Following last weeks health news there was quite a lot of up-roar on Twitter about the possible regulation of e-cigarettes, and there seemed to be some confusion over my stand point on them. So to clear it up my views are (I’ll explain them in greater detail further down the page):
- E-cigarettes can be beneficial in helping people quit smoking conventional cigarettes, and I think that they are healthier than conventional cigarettes.
- I have concerns about the lack of restrictions on marketing, and how this can impact young people.
- The long term health effects (if any) are not known, and so I don’t think they should be easily available until more is understood.
1. This is where I am for use e-cigarettes, anything which can help get people off smoking conventional cigarettes is a good thing in my opinion.
2. Although they are do have their benefits, I do believe that they should be more regulated, both with regards to how they are marketed and how they can accessed. There is a lot of concern that youths and young people are being targeted by e-cigarette marketing campaigns, which are not regulated in the same tobacco products are, and so are able to glamorise their use, and don’t need to be accompanied with any health warnings.
The general feel I personally get from e-cigarette adverts is that they are cool and safe to smoke, or ‘vape’ to use the correct terminology, and I am not alone in my thoughts that e-cigarettes need to be regulated. In March The Committee of Advertising Practice (CAP) started a 2 month consultation period to address these concerns, saying:
“Given the potential association with tobacco products and the fact that many e-cigarettes contain nicotine, it’s important we put in place strong responsibility rules to make sure that the public and particularly children are protected”.
I know that there is limited evidence to show that young adults and children are taking up vaping. One study with high school kids found that of all the children who tried an e-cigarette, only 3.2% had never smoked before. This is a very small number, many I’m sure will argue it is insignificant. I don’t think it is though, and I think it is possible that as e-cigarettes become more popular and their use become more wide-spread we will see a rise in young users. Just my thoughts, but the real problem is we don’t know, and personally I would like to see it played safe rather than see their use rise in young adults and children. (There was a paper published in the Journal of pediatric nursing titled E-Cigarette Use by Children Increasing, whilst the title suggests what the paper contains, I can’t even read the abstract do don’t know how they did the study or what the results are).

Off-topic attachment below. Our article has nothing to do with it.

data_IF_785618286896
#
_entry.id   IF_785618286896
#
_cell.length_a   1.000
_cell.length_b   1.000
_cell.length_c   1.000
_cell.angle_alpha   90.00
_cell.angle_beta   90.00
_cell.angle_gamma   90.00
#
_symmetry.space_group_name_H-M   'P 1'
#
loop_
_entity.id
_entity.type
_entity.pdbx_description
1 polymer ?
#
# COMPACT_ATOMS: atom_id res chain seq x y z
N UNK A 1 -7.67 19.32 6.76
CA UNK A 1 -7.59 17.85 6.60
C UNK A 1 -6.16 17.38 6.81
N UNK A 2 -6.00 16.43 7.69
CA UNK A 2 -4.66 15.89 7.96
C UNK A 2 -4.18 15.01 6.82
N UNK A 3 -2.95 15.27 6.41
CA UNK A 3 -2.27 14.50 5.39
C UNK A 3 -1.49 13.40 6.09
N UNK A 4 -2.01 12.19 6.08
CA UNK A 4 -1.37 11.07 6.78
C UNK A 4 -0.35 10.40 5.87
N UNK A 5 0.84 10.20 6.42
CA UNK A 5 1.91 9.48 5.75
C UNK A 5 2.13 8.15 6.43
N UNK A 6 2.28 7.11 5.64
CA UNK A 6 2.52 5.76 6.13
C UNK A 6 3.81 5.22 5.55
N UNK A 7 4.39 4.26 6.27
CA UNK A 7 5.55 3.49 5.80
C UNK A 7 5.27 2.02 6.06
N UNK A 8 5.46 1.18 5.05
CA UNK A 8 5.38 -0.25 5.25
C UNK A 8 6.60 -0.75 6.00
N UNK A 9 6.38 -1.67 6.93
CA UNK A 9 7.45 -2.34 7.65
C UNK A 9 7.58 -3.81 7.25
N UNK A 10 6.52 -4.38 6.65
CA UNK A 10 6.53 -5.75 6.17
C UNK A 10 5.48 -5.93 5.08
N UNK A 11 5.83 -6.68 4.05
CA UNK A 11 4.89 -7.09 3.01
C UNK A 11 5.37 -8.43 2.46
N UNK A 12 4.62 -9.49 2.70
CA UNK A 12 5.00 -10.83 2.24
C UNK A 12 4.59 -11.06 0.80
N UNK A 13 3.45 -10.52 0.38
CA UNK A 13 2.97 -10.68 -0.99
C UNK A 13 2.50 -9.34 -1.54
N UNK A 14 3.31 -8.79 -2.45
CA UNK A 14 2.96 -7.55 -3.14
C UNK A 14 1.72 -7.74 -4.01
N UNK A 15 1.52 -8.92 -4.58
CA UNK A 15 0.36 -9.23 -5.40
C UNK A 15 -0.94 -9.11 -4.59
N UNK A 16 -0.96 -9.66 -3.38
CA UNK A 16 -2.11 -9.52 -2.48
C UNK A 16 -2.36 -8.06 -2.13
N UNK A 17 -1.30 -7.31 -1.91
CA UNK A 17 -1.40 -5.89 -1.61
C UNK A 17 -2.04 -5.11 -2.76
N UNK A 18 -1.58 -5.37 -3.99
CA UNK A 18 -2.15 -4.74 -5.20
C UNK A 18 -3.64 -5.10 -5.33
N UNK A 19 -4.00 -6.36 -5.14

3. E-cigarettes have only been available since 2004, and their use in the UK has only become popular in recent years. As they are so recent, their impact on health is not known, particularly in the long-term. There is evidence showing that e-cigarettes can have a negative impact on users and people around them, but they likely to be much safer than conventional cigarettes. I think that because so little is known about them, their availability and advertising should be more controlled than they currently are. Yes, my opinion does verge on the side of caution, but I do think that is the best cause of action.
So I do think those who are against restricting e-cigarettes are ‘gung-ho’, if for no other reason than the long term health effects are not known. I agree that they are a useful tool to help quitting smoking, but regulating e-cigarettes doesn’t mean banning them – far from it! E-cigarettes can be made easily available to those wanting to quit. I simply don’t want to see an increase in children using them, and I don’t want to see a wave of e-cigarette health problems arise in 10 years time.
Finally, for whoever it was that said I’m a nutritionist who doesn’t value research with posts on the lemon diet, perhaps you should actually read that post instead of just the title.
Am I being too cautious? If so, what would the negative impact be in restricting advertising and access of e-cigarettes? Is there some information I am missing
Image courtesy of Lindsay Fox